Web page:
For years, there was a dispute about the "Happy Birthday" license. Now the song is in the public domain. But there are now several alternatives.
And balloons to go with it Photo: claudiarndt/photocase
It is the birthday song par excellence: "Happy Birthday". Simple lyrics, catchy melody, anyone can sing along. Those who want to publish the song afterwards, however, could get the "Happy" stuck in their throats – because the publication costs. And not just a little, but according to media reports, up to 10,000 US dollars. The money then ends up in the account of the music publisher Warner/Chappell. For decades, the publisher has taken in around 50 million US dollars in royalties – without being entitled to do so, as a court confirmed in February.
In another court hearing on Monday, a U.S. court now finally decided what the plaintiffs already demanded about three years ago: Warner/Chappell must surrender the rights and pay, according to news portal Heise.de. This will cost the publisher a total of around 14 million dollars, plus its own legal fees. 4.62 million dollars will go to the plaintiffs. The remaining $9.38 million will be put into a fund to compensate those who paid royalties after September 3, 1949, including to foreign collecting societies such as Gema. And: "Happy Birthday" will become public domain, so in the future it may also be sung happily and, above all, free of charge in films and series.
"Stop, not PD!"
A pity, actually, because this means that it is no longer absolutely necessary to use free alternatives. Of those that already exist, some are even more creative and amusing than the original. However, the second most popular English-language birthday song is heard particularly often in films: "For he’s a jolly good Fellow" has long belonged to the general public and may therefore be performed free of charge. Like in the film comedy "Some like it Hot", for example. Of course, the whole thing can also be performed in Klingon.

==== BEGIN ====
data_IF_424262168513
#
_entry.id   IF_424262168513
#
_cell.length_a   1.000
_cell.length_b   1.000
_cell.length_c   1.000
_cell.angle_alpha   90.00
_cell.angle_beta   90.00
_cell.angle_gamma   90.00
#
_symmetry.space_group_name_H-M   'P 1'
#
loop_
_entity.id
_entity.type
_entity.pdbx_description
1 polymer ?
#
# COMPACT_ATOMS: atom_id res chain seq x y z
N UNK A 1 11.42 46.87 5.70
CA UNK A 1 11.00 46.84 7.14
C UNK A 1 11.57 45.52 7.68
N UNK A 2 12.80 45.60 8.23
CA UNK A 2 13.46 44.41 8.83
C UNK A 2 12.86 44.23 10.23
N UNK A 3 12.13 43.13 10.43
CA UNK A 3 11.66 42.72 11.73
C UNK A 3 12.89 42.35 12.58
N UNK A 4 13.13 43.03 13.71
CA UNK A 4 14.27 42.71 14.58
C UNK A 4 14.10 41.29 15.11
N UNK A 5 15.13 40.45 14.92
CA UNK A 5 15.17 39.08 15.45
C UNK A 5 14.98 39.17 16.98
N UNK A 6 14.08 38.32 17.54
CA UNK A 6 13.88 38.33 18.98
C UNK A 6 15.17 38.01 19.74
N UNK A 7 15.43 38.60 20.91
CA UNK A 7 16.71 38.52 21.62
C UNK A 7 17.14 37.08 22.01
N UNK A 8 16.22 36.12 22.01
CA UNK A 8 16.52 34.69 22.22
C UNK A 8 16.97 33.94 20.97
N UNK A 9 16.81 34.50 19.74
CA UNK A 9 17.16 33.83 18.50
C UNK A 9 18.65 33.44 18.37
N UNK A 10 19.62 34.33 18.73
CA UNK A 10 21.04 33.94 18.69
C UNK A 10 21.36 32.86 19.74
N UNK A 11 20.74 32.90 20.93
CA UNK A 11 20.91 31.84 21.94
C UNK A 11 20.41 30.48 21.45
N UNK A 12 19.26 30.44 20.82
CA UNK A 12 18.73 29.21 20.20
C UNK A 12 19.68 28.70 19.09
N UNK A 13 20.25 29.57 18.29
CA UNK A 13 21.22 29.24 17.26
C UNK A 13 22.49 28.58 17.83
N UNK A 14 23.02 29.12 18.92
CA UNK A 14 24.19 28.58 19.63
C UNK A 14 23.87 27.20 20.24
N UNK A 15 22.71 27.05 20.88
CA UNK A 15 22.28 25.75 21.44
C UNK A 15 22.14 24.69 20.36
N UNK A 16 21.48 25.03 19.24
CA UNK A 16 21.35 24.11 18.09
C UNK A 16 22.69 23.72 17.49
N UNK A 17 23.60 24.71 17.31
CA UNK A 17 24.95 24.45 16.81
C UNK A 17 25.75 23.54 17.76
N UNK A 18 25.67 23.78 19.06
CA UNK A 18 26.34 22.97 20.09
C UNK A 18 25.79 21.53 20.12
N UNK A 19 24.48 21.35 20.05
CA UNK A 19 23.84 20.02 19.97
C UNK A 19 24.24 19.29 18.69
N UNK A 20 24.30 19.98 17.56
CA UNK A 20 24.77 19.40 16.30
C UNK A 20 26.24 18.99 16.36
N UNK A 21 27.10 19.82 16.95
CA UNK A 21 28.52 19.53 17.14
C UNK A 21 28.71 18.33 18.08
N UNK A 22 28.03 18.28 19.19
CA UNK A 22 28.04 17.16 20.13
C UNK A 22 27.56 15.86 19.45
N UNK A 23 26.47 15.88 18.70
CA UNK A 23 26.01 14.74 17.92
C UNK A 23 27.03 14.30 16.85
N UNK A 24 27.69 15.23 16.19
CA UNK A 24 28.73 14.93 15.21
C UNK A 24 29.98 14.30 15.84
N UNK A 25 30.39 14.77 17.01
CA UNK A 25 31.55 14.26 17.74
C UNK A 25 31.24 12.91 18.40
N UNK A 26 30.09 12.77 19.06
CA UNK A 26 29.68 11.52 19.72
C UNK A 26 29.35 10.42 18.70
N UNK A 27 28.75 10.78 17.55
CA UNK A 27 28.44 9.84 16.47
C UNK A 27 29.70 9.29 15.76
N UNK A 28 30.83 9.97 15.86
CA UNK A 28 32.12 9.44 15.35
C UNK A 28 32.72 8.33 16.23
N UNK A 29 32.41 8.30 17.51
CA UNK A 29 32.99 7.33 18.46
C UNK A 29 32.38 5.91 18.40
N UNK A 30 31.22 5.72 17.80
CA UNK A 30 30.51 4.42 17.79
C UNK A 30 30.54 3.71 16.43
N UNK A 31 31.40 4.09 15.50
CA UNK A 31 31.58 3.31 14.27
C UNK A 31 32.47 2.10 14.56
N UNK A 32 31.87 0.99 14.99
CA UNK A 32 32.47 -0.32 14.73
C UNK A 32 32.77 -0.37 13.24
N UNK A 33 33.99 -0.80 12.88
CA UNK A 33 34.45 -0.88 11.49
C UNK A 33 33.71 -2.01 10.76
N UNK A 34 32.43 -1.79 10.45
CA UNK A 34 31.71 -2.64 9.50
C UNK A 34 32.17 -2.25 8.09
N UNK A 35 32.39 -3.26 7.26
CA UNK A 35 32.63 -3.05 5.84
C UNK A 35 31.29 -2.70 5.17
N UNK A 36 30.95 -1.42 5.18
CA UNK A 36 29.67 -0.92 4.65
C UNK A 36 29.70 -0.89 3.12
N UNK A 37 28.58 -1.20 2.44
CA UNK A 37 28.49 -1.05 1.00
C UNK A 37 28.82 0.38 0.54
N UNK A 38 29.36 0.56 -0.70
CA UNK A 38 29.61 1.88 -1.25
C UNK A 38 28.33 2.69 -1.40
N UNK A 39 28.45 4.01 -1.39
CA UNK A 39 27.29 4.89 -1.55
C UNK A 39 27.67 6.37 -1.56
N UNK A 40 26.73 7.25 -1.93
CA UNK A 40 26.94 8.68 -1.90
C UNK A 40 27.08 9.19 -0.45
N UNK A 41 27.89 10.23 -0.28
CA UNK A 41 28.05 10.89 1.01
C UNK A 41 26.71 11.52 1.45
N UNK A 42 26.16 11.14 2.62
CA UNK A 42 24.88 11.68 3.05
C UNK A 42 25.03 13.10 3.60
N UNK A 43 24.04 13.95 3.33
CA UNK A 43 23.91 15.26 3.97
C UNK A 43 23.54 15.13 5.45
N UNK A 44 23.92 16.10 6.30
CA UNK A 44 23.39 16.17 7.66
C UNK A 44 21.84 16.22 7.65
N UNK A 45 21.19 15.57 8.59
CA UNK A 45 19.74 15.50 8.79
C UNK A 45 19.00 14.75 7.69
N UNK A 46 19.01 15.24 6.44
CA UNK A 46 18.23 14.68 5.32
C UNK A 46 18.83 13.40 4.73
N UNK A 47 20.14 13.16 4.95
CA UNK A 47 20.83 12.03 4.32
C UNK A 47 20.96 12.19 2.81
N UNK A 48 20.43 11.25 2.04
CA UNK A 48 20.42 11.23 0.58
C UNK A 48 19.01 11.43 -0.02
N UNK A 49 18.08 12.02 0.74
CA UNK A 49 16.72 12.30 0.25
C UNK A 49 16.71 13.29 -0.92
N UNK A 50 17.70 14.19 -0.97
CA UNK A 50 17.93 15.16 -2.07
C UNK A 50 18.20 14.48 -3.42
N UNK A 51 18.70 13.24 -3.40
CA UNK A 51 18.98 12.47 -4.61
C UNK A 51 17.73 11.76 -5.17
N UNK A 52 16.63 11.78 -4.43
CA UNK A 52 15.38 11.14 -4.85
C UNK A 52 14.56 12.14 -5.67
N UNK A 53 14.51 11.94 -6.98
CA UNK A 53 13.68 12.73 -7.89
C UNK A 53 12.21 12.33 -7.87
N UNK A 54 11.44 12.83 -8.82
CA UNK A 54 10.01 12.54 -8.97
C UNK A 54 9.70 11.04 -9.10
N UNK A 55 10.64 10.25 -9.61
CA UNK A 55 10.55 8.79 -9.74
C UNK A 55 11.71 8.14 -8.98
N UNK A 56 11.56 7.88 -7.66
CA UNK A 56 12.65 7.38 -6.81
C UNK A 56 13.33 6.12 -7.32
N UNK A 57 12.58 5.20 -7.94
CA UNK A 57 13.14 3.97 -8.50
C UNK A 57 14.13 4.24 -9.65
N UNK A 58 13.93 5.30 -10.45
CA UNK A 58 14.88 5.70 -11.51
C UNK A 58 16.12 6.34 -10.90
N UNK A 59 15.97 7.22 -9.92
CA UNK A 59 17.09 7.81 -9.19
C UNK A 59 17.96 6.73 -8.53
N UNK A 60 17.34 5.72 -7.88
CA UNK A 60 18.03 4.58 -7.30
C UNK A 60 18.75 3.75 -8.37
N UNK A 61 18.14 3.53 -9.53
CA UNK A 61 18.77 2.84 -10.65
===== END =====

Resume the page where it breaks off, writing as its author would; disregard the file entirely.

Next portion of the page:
If you don’t like the classics, you can come up with your own. Especially in English-language productions you can hear original compositions again and again: For example, 8-year-old Jimmy gets a more or less nice birthday serenade in the US-American comedy "Waiting…". On How I Met Your Mother, there’s a very personal song, and in an episode of the youth series "iCarly," the creators even take aim at the "Happy Birthday" controversy themselves. When someone wants to start singing the song, another one shouts: "Stop, not PD", which means "this is not public domain", which means it is not royalty-free. So the group, unnerved, sings another song.
German series probably have it a bit easier. Here, after all, there is Rolf Zuckowski, who has provided us with "wie schon dass du geboren bist" as a popular replacement.
And yet none of these placeholders can really hold their own against the worldwide favorite "Happy Birthday" in real life. In the future, the English-language hit will probably reappear more often on TV screens and movie screens, reaching more people than just ten kids at a children’s birthday party.